The country we are passing through now as I write, though dull & uninteresting to the eye, is all the same of historic interest. For it was across these dry dusty plains that all the fighting took place in 1916 during the ineffectual effort to relieve the Kut garrison; and again more fighting took place in the winter of 1916-17 all round here, when Kut was re-taken & the way to Baghdad opened. But there is little to indicate that anything ever happened here, at anyrate nothing can be seen from the steamer.

Well, that’s all for the present. I’ll see if I can post this at Kut & then I’ll write again when we reach our destination.

Best love to all

yr loving son



Photo of P-Boats

It’s likely he meant Poshtkue, Western Iran – not to be confused with Pusht-e-Koh, Afghanistan.

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Posted by on 25 August, '17 in About


22 August 1917 – Ted to Gertrude

Aug 22/17


Dear Mother

No mail in yet and I hear it won’t be in for some days as it has only just reached Bombay. There is I’m afraid no news to tell you. Since I last wrote it has been frightfully hot, still muggy days & 115° in our tents, most awfully trying. Still the nights are fairly cool & the v. early mornings when we go on parade, but the rest of the day after about 7.30 is rotten.

However we are all keeping fit, though feeling very limp & slack of course, it’s absolutely impossible to feel otherwise. We just sit & drip & lose weight all day till the evening & long for the sun to go down. But I expect there are people a good deal worse off than us, right up at the front, in small tents & not so many comforts easily obtainable such as ice, which we have.

We are in big tents, the same kind as we were in in Delhi last cold weather; all troops have them out here now & they are really essent if you want troops to keep fit. We have a little thermometer in ours so’s we can keep a daily record of the temperatures; & just now we put it in a little light tent which we were living in when we were at Basra & which we now use as a sort of bathroom attached to our big tent, & in there it registered 125°! So we can thank our stars we have big tents to live in & not the small ones, which are really no protection whatever. The light tents are for use when “active operations” are in progress & you can’t cart the big ones about, but by that time the weather will be much more reasonable.

We are sort of on the end of a wire about our move up river, & we may more or less get orders to go any day now. Personally I don’t want to move in this heat. It means a big business, unpitching & packing all the tents, loading them all up on barges & all our heavy kit & stores & rations as well. You see all this would have to be done by hand, as we have no cranes or appliances of that sort of course. However if it’s got to be done it’s got to be done & we’ll do it of course, so that’s that.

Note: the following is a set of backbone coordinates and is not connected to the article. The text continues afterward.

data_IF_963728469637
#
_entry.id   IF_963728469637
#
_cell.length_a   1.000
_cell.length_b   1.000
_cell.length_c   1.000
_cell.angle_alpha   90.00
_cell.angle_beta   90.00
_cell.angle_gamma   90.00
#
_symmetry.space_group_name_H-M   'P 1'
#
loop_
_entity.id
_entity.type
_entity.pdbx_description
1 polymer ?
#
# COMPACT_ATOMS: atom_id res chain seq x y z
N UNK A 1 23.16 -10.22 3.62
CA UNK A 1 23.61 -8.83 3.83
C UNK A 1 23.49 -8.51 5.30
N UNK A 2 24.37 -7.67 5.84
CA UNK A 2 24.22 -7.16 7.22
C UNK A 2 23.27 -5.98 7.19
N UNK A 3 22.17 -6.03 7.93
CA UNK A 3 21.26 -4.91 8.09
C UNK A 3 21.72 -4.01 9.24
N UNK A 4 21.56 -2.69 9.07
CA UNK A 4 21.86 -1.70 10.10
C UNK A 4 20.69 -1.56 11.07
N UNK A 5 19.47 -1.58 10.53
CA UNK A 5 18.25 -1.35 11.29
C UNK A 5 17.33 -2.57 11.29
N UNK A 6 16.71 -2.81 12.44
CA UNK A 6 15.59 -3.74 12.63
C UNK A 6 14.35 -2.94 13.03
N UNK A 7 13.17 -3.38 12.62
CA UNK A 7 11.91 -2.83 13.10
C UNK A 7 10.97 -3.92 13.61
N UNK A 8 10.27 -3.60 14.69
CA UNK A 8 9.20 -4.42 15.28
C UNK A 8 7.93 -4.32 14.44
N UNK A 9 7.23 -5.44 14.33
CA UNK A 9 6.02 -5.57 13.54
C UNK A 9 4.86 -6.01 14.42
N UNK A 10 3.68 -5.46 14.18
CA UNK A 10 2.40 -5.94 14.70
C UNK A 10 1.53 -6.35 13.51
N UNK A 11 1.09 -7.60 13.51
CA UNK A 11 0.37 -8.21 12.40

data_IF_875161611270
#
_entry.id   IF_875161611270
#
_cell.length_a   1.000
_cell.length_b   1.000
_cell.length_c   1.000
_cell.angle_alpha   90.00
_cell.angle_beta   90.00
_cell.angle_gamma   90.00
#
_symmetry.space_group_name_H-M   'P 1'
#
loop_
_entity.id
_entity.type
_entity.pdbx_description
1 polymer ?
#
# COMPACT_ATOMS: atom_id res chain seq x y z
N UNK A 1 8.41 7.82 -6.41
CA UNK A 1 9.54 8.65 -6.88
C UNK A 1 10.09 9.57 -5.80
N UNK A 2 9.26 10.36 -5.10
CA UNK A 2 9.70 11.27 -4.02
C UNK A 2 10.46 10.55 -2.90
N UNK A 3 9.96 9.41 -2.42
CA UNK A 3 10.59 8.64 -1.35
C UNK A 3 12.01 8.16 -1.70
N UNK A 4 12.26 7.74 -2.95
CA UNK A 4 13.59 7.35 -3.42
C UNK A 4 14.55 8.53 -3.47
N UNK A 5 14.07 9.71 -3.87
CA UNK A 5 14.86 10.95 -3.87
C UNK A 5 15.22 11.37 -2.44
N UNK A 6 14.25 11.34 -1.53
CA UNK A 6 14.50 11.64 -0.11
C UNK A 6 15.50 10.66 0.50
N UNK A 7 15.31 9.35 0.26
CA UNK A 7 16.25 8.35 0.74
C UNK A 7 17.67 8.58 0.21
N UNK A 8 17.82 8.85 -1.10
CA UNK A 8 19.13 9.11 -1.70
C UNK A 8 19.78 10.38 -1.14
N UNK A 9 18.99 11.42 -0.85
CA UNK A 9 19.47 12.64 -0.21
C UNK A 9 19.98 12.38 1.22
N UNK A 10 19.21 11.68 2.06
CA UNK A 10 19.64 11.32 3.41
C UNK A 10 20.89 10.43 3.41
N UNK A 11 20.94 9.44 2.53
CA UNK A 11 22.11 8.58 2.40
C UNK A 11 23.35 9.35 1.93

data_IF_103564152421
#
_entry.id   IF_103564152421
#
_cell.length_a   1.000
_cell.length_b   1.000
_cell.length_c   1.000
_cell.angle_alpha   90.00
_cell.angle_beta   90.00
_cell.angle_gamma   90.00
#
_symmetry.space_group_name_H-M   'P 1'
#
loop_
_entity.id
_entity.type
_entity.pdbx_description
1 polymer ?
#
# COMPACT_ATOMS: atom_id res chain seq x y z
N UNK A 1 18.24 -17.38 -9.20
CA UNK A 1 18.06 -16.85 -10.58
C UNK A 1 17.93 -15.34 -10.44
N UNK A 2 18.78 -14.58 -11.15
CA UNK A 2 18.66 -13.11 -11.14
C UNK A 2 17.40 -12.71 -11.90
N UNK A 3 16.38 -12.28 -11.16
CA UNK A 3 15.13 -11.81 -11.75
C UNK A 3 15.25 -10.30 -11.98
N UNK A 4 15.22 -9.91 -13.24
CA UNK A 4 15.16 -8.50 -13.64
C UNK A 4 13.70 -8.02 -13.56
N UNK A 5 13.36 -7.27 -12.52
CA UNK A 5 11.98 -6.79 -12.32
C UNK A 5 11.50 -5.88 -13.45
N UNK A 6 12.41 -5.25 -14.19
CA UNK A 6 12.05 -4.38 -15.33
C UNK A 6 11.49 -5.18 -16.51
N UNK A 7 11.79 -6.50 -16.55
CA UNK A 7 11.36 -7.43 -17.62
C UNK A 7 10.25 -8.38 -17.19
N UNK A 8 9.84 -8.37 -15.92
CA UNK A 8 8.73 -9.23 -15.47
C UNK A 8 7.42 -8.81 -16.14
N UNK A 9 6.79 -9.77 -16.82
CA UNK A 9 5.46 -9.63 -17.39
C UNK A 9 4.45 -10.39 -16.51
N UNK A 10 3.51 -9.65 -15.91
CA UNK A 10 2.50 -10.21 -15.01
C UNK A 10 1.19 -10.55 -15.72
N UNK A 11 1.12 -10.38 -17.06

I have had long letters from Col D.B. There seems little or no likelihood of his returning. He is not fit yet & I fancy his medical board will give him an extension. Then his time in command is up in November, so it’s hardly likely they’d send him out to finish it off. I rather fancy he hopes to get a job in India, so I gather from his letters.

As regards my prospects, this means – silly as it sounds! – that I shall keep the command till some one else gets it. I mean Henderson, our 2nd in command & on sick leave at home, may come out & take it on, or some senior fellow in the 39th or any other rgt – they are not particular nowadays – may be put in. Impossible to say; but don’t count on my keeping it; I may do so, & I may not; I’ve got it by a piece of luck, & it will be luckier still to keep it. How I should love to command it in some fighting, & to see the results of one’s efforts this hot weather. For indeed we have been working hard to get the regiment as efficient as possible & in good fighting trim & I should be grievously disappointed if they failed in any way. But I know they won’t, I’m confident they will do their very very best.

Such sad news from Lansdowne, Mrs Bobby Reed died the other day, having given birth to triplets, all girls, & all doing well I believe. They arrived 7 weeks before they were due it seems, so her death I suppose is not surprising. Poor Bobby, he’s awfully cut up of course, & the regiment has lost one of the best & brightest women members. She was one of the best, & as you know a great friend of mine & her loss will be felt by us all. Personally I can hardly realise it: one gets used somehow to hearing of the death of one’s men friends nowadays; but it does’nt seem right that people like Mrs Bobby Reed should die.

I must struggle to write to some more people, but I don’t feel in the least energetic. Excuse this rotten letter, but I’m sure you will understand. Heat, no news, & no letter of yours to answer, 3 very just causes for a short note, are’nt they…

Best love to all

yr loving son                Ted

Edith Giles, wife of Capt Henry Robert Baynes Reed CIE DSO MC

Only one of the triplets, Jocelyn, survived and lived to 78.

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Posted by on 22 August, '17 in About